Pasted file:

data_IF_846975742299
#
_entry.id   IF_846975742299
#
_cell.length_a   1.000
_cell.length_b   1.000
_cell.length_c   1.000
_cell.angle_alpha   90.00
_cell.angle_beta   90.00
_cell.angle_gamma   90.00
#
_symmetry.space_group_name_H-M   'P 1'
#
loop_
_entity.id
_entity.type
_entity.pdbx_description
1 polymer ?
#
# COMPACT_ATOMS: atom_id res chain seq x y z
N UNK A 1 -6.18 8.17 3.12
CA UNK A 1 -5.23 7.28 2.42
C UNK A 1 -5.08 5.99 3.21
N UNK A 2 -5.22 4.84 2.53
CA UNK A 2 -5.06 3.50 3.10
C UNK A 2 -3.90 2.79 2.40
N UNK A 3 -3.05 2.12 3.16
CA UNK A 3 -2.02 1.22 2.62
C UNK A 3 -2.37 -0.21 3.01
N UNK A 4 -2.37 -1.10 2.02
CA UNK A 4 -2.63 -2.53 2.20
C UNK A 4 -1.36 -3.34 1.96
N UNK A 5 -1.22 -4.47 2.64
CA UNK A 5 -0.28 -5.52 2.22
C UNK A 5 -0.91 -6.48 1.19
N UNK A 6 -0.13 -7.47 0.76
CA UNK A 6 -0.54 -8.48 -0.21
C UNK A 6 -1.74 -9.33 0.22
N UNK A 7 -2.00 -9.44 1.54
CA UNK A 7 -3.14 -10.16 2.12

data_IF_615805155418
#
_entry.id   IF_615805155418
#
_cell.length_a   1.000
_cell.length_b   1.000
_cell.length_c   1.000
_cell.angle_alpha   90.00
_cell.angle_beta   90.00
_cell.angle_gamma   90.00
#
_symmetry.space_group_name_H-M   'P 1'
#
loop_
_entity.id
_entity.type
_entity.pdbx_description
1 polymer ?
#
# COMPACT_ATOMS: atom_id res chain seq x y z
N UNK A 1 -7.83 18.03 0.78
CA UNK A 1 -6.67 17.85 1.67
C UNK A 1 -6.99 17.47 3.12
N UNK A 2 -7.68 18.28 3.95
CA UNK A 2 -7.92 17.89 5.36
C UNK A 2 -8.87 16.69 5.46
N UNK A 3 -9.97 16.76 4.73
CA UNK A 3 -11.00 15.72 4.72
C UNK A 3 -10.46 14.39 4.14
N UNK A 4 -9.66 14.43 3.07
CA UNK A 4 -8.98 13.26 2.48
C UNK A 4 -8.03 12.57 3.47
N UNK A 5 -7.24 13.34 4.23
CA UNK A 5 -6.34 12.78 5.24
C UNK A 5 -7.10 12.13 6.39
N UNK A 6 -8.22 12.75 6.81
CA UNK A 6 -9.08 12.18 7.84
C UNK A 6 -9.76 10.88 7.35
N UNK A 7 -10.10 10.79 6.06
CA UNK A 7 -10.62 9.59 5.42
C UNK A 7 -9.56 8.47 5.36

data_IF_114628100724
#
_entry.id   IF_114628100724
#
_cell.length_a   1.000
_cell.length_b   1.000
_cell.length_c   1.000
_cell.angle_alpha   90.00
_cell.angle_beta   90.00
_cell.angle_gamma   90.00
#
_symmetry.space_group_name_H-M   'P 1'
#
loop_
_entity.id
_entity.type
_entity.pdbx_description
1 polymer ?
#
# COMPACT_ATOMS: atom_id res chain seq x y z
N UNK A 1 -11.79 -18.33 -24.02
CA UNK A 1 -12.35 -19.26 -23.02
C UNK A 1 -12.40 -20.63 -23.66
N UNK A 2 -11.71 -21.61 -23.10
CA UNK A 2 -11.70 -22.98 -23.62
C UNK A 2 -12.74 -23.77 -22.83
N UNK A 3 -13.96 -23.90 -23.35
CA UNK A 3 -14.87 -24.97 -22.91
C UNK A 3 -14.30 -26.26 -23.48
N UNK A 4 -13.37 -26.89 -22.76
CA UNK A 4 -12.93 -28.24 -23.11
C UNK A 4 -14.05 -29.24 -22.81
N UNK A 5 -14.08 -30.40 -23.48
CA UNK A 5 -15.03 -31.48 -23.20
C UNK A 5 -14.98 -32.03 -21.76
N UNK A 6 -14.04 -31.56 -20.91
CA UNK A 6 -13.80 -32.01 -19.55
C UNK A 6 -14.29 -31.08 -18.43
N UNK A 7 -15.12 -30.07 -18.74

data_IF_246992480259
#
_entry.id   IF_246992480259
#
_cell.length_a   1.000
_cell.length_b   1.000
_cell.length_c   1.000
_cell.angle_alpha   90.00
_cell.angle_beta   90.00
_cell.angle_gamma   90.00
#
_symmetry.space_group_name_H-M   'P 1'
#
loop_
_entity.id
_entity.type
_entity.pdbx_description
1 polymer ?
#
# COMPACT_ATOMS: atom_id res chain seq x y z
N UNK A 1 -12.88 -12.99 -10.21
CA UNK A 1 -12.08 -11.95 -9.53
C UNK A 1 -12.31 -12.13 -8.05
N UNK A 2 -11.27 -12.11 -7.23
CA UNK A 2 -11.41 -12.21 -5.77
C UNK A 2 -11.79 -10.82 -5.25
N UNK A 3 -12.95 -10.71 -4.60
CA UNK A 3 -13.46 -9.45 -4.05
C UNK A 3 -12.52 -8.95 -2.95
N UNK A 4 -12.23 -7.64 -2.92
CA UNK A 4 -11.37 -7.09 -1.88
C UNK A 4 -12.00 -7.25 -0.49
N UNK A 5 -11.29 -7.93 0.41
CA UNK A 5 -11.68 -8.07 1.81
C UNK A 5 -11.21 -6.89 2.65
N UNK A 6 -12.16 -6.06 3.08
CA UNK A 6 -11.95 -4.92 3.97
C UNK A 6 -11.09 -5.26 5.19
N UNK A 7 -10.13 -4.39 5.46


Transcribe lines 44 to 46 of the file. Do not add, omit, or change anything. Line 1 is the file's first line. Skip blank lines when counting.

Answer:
#
_cell.length_a   1.000
_cell.length_b   1.000